Thanks, John. I wish Daniel Jenkins would travel outside your novel KICK and kick my sister’s killer into Kingdom Come.

    Like

  3. rasanaatreya says:

    What a terrible thing to have to live with! I’m so sorry for your loss!

    Liked by 1 person

  4. carolkean says:

    Thanks, Rasana and Lindy, for the kind words. Others have suffered far greater losses, especially in war-torn countries. The older I get, the more I find myself being snarky or intolerant of little things, and only later making the connection to Julie. E.g., I was pretty hard on Libby McGugan’s novel which explores Robert Lanza’s idea of death being a state of mind, or an illusion, or dead people aren’t really dead but alive in another dimension. Whatever it is he’s saying, I’m not convinced, but I’d like to be! Lindy, Hyperlink touched the same triggers. If the dead aren’t really *dead* it’d be nice if they had some way to show it. Ghosts? I’ll believe it when I see it!

    Like

  5. Lindy Moone says:

    Carol, I understand your point of view — even though Hyperlink is all about the tricks a man’s mind will play to keep him from remembering, and having to accept, a horrific reality. Since I published Hyperlink from Hell, two people close to me have had family members murdered, and you have revealed this about your sister. I’m amazed you toughed out Hyperlink.

    Imagine the horrors my grandfather had to delve into as a member of the NY State Lunacy Board. They were the psychiatrists who had to determine whether death row inmates were sane enough to be executed for their crimes. There were several serial killers amongst the men he examined — before coming home to hug his grandkids, to treat our skinned knees and wipe away our little girl tears…

    Liked by 1 person

  6. carolkean says:

    Your grandfather is a saint! Reminds me of the world’s most cheerful priest. I asked him how he could hear//witness so much horror and remain so hopeful and positive. “Evil doesn’t get the last word,” he said. So firm is his belief in justice in a next life! Or all things working toward our own greater good in this life.

    Lindy, I was in denial while reading Hyperlink. Of course the parallel universe thing was happening for real! No way was it imagined by a tormented soul putting up mental self-defense mechanisms! You leave the door wide open for Jimmy to be alive – and everyone else too! (Don’t try talking me out of that one.)

    Like

  7. bless you, Carol, praying for you and your family. very sad, but what a loving tribute.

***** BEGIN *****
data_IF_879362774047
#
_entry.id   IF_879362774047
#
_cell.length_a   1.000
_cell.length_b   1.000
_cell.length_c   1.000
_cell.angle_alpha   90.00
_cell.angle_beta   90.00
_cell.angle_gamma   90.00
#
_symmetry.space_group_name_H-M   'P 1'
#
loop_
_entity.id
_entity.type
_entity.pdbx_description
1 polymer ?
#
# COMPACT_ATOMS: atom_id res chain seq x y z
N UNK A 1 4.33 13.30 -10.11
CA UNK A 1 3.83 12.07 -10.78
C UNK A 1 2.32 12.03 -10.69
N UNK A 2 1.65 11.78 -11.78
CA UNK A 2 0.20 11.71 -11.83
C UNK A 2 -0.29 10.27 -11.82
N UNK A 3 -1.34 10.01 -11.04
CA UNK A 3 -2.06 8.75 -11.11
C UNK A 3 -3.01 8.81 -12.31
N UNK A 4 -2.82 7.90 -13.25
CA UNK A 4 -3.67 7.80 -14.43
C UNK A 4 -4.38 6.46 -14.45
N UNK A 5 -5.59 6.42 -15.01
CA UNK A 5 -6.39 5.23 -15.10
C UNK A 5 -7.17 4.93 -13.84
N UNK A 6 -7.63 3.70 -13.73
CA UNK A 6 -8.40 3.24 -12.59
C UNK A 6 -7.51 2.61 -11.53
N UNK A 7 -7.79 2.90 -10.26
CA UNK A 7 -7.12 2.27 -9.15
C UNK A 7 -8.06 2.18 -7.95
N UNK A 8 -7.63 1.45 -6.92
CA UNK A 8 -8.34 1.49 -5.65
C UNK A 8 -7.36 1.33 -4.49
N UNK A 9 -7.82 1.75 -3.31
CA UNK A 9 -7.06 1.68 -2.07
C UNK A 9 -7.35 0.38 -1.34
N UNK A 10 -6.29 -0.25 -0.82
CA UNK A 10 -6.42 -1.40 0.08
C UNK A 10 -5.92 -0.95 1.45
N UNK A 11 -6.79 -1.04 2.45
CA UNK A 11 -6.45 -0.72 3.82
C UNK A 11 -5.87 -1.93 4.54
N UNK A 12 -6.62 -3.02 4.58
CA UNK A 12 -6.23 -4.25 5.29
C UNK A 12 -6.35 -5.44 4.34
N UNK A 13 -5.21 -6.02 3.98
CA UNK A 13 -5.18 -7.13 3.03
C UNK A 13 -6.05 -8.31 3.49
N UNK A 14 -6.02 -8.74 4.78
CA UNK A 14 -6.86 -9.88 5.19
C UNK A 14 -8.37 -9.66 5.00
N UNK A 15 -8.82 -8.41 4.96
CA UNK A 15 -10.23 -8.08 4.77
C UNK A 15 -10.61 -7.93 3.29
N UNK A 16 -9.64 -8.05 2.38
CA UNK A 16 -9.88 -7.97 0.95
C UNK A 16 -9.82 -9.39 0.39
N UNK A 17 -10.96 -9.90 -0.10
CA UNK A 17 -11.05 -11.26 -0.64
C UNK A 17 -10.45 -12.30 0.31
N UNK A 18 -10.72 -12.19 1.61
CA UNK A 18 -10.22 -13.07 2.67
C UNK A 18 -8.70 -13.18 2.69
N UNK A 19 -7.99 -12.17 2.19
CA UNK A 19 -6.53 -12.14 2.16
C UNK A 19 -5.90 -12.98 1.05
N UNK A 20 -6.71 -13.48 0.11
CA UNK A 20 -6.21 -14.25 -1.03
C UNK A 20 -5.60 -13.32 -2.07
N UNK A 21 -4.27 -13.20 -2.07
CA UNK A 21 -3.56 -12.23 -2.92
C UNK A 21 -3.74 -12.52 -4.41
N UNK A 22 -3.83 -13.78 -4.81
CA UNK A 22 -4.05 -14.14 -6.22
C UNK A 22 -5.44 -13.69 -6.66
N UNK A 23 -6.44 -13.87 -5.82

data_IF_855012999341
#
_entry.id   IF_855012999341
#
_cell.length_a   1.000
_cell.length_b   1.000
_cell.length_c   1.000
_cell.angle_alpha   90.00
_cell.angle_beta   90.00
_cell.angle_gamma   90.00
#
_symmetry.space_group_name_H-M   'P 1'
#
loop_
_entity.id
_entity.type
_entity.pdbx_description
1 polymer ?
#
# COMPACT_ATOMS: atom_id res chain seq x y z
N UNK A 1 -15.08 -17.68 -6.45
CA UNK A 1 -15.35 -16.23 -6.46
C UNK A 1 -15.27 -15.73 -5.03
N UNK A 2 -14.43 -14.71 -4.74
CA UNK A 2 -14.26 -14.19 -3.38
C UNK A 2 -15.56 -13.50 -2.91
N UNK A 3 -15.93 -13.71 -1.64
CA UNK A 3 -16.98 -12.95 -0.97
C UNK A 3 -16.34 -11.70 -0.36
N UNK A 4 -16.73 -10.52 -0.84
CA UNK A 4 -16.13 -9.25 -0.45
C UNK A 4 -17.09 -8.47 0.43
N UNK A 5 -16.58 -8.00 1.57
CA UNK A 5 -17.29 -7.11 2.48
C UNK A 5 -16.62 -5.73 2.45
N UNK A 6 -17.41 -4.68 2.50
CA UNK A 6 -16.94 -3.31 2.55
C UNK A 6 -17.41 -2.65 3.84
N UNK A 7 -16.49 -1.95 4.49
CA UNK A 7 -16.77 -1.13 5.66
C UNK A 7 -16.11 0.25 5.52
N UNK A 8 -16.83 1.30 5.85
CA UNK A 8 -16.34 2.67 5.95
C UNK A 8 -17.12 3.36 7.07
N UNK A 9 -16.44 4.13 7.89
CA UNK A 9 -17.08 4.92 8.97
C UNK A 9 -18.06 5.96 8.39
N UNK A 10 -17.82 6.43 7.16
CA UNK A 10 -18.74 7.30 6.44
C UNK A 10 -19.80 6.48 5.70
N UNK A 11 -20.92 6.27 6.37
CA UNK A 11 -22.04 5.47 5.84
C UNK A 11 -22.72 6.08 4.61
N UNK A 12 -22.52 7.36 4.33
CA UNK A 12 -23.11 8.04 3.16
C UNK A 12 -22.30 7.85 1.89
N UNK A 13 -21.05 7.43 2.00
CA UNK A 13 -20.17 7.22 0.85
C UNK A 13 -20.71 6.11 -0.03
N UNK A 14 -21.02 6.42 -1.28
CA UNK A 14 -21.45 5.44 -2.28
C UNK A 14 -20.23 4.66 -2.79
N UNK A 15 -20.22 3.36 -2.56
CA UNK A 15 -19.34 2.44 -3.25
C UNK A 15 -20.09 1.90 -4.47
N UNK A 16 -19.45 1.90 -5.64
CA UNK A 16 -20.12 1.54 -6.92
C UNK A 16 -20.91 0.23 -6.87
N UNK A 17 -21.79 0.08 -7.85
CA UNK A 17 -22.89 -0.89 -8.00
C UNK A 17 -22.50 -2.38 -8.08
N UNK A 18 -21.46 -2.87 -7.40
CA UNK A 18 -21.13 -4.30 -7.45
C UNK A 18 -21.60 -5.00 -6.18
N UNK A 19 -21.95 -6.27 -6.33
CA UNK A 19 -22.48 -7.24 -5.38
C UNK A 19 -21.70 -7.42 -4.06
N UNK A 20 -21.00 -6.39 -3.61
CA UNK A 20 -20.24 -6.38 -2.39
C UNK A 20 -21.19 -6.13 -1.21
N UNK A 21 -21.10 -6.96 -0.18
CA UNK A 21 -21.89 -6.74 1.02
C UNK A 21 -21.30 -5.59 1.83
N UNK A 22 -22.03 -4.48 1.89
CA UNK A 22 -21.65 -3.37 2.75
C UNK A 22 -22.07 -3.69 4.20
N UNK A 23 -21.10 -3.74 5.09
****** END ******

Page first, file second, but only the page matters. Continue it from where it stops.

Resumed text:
Liked by 1 person

  8. lindarigsbee says:

    So sorry this happened – to anyone – but especially to your sister and her family. It’s amazing how many times this kind of murder goes into the cold files. I hope they find the person and give you all some closure.

    Liked by 1 person

  9. Pingback: 40 Years Later: the Julia Benning Story | Kate Rohde's Blog

    • carolkean says:

      Thank you for your interest in this, Kate, but the murder of Valerie (age 14) is not connected to Julies and Lisa’s (ages 18 and 19). Any “enemies” Julie and Lisa made were likely connected to what they knew about drug trafficking in Waverly and covers-up within LE. Julie’s penpals in Michigan, Scotland and North Carolina were innocent girls connected via TEEN magazine. Civil Rights, free spirits, nonconformity – none of this should have put Julie or anyone else on the radar of a hitman or a serial killer. Author Katherine Dykstra is filming a documentary about women’s issues and the lack of a safety net for girls who “trespass” by thinking for themselves. As for where Julie got her ideas, who can say? She read a lot of books, listened to the radio, formed her own judgments, and just didn’t fit the small-town expectations of girls in the mid-1900s. In our rural community, women’s lib was still a radical and mostly unwelcome concept.

      Like

      • carolkean says:

        Also, the “shoe store” angle pertains only to Julie. Lisa went to Schultz’s and Valerie was not seen in a shoe store before she was murdered. Also, “they were all found naked in culverts” is incorrect: Julie was well-hidden all winter until spring rains washed her out of the culver; Lisa was mostly out in the open; not much effort was made to cover Val up. The one common element: all these girls were killed and disposed of like roadside litter.

        Like

  10. ron877 says:

    I read stories with keywords like this (Cold case) because, as an ex-cop, my interest in some type of justice endures. But I get really sad. And that is why I am an ex-cop. So much potential never to be realized.

    Like

  11. Elina says:

    I am so sorry for your loss. I wish I knew how to help or how to get people to care more.

    Like